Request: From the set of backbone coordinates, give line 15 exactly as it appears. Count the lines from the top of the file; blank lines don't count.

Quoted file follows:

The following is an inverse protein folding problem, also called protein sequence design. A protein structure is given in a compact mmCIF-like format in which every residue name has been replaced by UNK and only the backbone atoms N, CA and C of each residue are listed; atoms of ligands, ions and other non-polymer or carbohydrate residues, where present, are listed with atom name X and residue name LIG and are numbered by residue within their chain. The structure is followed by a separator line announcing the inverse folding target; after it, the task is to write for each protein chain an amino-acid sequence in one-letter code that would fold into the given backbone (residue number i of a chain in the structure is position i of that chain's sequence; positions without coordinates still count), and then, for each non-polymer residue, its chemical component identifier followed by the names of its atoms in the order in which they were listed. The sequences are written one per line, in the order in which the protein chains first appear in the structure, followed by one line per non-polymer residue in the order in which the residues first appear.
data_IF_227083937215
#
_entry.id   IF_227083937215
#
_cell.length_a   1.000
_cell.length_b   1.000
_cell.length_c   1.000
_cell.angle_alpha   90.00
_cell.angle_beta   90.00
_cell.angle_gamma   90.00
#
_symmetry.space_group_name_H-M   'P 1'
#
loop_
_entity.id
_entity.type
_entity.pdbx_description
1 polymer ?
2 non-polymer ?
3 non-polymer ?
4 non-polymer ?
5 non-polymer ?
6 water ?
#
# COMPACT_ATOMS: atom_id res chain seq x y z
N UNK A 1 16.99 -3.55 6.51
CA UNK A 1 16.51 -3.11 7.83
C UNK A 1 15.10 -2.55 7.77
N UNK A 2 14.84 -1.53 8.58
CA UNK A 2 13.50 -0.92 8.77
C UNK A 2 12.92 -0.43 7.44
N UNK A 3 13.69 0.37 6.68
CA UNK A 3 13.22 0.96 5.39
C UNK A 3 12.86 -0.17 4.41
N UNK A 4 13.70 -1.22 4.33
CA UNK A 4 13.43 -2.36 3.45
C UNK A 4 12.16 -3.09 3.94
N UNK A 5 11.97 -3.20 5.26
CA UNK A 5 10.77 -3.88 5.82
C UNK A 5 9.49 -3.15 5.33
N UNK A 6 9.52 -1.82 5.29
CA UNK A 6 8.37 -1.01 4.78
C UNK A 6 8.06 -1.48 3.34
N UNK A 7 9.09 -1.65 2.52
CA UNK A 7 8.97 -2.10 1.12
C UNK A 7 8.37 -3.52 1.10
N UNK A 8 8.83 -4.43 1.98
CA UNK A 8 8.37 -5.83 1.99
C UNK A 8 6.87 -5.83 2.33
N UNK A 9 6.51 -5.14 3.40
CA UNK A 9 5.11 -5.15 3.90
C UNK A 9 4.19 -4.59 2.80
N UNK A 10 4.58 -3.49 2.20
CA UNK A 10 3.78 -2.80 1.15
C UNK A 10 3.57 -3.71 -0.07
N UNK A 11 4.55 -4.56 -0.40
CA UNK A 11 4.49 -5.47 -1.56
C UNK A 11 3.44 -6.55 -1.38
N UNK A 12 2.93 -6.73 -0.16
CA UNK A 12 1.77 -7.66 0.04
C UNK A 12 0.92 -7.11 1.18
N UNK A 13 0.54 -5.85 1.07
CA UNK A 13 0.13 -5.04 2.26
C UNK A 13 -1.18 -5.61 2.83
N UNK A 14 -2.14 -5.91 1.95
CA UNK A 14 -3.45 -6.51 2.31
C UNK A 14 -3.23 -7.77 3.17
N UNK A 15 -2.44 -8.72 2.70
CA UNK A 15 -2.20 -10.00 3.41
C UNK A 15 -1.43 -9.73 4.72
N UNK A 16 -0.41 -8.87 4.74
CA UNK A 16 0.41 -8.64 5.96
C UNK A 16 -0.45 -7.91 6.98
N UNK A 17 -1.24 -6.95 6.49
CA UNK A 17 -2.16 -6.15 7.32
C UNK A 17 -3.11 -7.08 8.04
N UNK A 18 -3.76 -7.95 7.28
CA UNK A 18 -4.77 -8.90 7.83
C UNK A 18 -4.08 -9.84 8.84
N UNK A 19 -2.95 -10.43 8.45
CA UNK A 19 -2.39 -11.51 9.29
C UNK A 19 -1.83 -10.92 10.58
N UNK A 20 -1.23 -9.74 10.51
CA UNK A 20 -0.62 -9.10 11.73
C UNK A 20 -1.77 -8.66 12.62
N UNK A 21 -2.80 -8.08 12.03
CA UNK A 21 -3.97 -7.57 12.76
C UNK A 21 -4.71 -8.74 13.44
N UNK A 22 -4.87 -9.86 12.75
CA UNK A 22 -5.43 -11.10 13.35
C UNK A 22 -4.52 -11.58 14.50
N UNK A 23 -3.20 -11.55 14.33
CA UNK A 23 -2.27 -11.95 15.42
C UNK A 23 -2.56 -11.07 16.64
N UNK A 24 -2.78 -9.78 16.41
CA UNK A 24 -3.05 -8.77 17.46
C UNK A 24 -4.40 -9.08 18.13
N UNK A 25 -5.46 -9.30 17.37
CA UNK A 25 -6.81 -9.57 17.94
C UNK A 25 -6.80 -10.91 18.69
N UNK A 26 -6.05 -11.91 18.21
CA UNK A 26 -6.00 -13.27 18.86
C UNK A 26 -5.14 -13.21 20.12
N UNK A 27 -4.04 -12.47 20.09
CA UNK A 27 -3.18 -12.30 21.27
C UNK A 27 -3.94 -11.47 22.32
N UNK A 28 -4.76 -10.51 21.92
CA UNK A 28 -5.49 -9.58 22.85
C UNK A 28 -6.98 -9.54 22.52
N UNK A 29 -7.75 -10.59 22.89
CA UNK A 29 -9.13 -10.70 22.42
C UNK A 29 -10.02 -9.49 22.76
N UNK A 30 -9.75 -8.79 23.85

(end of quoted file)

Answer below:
loop_